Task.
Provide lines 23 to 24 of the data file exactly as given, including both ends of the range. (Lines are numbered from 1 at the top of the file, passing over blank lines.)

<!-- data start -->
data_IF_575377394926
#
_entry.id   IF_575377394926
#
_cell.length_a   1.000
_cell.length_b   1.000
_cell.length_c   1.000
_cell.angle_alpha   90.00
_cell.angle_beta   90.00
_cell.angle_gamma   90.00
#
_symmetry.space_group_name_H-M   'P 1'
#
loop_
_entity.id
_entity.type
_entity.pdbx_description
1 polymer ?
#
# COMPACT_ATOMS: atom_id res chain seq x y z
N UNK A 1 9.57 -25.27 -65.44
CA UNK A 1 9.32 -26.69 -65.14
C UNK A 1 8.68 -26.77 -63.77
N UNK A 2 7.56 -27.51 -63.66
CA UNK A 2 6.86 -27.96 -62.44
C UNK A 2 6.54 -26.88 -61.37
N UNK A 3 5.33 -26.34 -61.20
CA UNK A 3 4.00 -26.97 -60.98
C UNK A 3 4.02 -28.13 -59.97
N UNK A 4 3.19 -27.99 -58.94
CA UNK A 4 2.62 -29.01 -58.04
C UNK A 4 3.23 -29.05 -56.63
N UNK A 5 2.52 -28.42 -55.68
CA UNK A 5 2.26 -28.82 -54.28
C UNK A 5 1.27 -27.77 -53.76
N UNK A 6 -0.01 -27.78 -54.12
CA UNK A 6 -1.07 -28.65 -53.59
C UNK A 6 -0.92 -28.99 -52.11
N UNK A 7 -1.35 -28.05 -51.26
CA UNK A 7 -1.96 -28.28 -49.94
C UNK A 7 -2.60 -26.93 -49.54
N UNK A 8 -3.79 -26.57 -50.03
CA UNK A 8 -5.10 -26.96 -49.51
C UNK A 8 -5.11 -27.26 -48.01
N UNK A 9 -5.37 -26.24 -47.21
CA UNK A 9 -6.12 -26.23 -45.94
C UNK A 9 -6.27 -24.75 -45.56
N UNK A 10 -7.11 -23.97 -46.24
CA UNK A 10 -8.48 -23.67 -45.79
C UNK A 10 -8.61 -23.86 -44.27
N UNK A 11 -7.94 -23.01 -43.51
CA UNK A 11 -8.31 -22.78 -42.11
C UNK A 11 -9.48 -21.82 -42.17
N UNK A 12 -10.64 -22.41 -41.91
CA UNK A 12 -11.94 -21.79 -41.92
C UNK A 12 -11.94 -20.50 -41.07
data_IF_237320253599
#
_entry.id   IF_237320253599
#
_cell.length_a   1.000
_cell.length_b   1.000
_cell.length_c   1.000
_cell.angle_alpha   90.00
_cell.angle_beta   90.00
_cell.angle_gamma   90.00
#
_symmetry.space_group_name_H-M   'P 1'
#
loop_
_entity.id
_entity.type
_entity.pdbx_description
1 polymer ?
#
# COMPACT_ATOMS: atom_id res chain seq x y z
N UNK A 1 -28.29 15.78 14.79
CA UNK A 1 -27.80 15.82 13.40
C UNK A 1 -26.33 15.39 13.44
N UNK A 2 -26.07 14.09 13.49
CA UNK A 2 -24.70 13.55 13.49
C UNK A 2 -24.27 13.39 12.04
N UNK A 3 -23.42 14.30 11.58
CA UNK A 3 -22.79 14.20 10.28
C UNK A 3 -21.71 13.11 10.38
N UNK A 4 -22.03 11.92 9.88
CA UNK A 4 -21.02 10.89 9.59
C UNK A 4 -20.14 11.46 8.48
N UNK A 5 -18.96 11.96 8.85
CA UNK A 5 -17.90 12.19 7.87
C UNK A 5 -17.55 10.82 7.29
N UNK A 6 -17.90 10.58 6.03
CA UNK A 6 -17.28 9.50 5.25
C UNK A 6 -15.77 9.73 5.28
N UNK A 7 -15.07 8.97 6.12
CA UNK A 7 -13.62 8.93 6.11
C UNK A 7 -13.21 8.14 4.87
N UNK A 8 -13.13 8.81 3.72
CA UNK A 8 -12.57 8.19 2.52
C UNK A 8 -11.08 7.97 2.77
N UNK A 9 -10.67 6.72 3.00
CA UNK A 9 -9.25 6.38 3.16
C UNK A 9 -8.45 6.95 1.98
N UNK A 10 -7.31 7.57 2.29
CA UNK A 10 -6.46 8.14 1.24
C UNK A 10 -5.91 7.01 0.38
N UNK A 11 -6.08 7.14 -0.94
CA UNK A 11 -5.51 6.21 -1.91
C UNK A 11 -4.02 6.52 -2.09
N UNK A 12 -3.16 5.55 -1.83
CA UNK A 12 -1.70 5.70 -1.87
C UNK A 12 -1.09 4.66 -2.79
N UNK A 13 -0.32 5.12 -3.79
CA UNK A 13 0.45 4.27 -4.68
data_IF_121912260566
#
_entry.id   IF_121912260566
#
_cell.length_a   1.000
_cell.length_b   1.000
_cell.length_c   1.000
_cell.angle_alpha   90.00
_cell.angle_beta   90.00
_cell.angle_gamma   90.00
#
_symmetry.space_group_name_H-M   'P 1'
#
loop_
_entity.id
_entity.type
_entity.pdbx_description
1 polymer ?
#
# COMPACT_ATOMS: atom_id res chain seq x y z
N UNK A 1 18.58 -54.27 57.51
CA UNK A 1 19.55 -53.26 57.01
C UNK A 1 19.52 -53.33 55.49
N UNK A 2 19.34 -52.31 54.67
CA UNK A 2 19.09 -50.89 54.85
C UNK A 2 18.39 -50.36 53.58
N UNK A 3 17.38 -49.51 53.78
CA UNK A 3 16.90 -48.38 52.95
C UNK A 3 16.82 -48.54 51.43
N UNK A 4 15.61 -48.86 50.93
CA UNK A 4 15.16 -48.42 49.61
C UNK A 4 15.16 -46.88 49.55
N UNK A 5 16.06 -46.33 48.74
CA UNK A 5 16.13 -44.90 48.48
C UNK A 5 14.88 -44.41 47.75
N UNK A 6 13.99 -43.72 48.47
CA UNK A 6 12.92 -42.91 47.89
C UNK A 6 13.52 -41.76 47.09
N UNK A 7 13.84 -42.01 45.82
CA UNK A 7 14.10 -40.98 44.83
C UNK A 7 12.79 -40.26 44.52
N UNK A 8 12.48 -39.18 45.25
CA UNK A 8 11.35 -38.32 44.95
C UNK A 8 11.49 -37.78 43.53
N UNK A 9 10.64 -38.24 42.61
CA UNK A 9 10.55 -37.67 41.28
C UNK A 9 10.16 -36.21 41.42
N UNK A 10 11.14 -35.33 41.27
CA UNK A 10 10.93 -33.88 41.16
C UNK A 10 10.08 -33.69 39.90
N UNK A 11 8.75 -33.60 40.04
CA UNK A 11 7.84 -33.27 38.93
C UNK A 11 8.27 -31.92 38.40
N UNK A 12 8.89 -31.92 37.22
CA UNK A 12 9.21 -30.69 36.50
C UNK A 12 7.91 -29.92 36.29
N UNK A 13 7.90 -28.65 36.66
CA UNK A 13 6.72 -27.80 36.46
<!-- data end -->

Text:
C UNK A 1 8.68 -26.77 -63.77
N UNK A 2 7.56 -27.51 -63.66